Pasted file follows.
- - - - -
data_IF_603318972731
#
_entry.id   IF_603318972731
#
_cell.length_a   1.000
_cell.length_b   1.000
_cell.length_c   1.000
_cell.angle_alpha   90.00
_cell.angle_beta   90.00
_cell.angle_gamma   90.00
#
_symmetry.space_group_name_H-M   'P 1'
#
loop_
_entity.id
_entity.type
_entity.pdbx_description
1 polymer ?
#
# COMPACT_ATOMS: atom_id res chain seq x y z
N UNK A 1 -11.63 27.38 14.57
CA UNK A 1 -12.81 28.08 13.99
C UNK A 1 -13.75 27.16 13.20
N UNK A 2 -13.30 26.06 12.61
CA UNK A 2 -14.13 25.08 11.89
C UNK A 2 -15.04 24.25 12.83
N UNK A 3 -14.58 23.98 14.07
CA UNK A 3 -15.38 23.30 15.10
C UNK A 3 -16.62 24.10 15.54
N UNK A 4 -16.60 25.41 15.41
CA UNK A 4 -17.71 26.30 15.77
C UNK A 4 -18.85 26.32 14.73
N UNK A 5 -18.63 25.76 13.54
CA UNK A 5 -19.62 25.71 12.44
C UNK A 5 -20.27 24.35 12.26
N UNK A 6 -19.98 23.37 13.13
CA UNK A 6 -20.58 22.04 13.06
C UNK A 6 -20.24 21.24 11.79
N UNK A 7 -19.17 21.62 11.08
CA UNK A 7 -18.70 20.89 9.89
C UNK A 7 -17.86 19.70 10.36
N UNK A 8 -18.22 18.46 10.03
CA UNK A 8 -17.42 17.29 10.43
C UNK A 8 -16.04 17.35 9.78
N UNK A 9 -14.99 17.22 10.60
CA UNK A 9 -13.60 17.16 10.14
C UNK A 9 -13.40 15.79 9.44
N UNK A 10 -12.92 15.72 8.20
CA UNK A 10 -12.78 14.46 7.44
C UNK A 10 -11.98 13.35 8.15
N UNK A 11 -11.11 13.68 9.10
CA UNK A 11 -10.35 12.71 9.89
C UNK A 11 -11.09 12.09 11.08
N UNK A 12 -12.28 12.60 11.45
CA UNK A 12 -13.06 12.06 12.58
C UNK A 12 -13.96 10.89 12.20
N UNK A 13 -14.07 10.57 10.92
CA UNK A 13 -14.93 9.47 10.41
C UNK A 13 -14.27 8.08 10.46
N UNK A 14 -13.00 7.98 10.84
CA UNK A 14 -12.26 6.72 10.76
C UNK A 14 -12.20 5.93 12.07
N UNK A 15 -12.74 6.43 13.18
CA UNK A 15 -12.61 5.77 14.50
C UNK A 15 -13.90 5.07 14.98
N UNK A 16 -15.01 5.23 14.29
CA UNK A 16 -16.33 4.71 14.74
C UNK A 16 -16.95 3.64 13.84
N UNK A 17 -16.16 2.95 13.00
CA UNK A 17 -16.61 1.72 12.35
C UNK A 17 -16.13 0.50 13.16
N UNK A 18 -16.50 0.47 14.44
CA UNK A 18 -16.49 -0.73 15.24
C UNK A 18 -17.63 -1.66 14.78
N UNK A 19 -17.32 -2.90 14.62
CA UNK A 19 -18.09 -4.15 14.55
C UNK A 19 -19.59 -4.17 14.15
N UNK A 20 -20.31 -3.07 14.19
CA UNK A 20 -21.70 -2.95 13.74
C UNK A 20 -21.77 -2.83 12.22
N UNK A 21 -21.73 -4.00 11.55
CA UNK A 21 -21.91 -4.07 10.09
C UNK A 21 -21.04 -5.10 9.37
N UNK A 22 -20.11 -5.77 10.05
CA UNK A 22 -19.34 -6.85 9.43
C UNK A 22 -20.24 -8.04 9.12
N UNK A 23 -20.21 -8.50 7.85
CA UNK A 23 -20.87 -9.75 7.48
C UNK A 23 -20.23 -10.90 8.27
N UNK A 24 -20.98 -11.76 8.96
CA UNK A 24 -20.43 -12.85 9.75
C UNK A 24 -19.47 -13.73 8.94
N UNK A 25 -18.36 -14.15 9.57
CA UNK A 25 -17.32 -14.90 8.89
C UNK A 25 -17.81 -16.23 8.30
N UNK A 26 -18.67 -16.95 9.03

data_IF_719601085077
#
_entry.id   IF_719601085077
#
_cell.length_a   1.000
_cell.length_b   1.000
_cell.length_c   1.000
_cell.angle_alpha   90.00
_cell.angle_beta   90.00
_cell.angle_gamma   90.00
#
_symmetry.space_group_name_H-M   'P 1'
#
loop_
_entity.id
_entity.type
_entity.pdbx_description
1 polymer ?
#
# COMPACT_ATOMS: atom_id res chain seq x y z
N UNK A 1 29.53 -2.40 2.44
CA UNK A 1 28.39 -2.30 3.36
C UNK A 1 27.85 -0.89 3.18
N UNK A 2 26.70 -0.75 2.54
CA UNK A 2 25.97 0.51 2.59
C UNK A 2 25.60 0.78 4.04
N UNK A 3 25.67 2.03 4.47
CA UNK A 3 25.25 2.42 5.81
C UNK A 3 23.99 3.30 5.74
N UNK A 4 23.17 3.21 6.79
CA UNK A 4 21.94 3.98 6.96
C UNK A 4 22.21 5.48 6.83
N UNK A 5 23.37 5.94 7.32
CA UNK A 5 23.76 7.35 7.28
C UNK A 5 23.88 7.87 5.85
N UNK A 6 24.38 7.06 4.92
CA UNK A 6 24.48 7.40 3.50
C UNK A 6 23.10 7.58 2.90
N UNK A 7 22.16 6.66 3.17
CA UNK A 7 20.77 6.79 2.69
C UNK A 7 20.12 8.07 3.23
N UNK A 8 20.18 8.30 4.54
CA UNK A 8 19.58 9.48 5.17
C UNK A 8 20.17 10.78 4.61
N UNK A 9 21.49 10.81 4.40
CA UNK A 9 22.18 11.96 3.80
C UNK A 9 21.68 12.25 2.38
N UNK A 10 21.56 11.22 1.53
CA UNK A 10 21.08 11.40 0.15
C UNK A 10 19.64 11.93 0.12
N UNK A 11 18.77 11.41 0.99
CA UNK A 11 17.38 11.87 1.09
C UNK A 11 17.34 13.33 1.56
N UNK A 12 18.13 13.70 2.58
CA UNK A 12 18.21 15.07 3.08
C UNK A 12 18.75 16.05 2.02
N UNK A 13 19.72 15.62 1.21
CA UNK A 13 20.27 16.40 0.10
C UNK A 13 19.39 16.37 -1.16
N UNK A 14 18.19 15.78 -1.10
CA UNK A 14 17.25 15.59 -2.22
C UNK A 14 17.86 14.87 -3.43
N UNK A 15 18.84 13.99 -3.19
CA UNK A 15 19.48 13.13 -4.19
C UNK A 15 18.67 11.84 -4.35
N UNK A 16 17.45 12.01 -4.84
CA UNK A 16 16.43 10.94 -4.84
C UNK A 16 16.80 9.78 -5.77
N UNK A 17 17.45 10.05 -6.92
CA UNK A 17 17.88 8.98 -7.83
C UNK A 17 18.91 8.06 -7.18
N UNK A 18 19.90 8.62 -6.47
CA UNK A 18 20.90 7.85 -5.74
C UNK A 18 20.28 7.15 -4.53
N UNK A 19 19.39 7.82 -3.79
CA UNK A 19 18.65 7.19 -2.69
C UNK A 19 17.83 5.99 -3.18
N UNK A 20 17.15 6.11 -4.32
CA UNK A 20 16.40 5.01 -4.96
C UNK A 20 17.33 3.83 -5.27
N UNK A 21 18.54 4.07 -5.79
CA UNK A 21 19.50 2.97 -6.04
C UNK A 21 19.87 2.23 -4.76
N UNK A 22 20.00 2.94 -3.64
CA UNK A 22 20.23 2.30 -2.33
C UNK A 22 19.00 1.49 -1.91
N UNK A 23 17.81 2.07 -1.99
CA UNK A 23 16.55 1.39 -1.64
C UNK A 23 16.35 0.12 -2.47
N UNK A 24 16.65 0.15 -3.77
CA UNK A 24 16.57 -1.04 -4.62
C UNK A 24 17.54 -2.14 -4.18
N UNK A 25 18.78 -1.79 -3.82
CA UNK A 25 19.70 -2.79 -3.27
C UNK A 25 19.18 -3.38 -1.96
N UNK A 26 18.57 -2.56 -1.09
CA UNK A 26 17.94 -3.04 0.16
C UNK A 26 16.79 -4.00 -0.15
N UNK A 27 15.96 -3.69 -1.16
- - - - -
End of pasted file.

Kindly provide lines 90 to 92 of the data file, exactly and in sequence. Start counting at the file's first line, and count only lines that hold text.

N UNK A 24 -20.98 -11.76 8.96
CA UNK A 24 -20.43 -12.85 9.75
C UNK A 24 -19.47 -13.73 8.94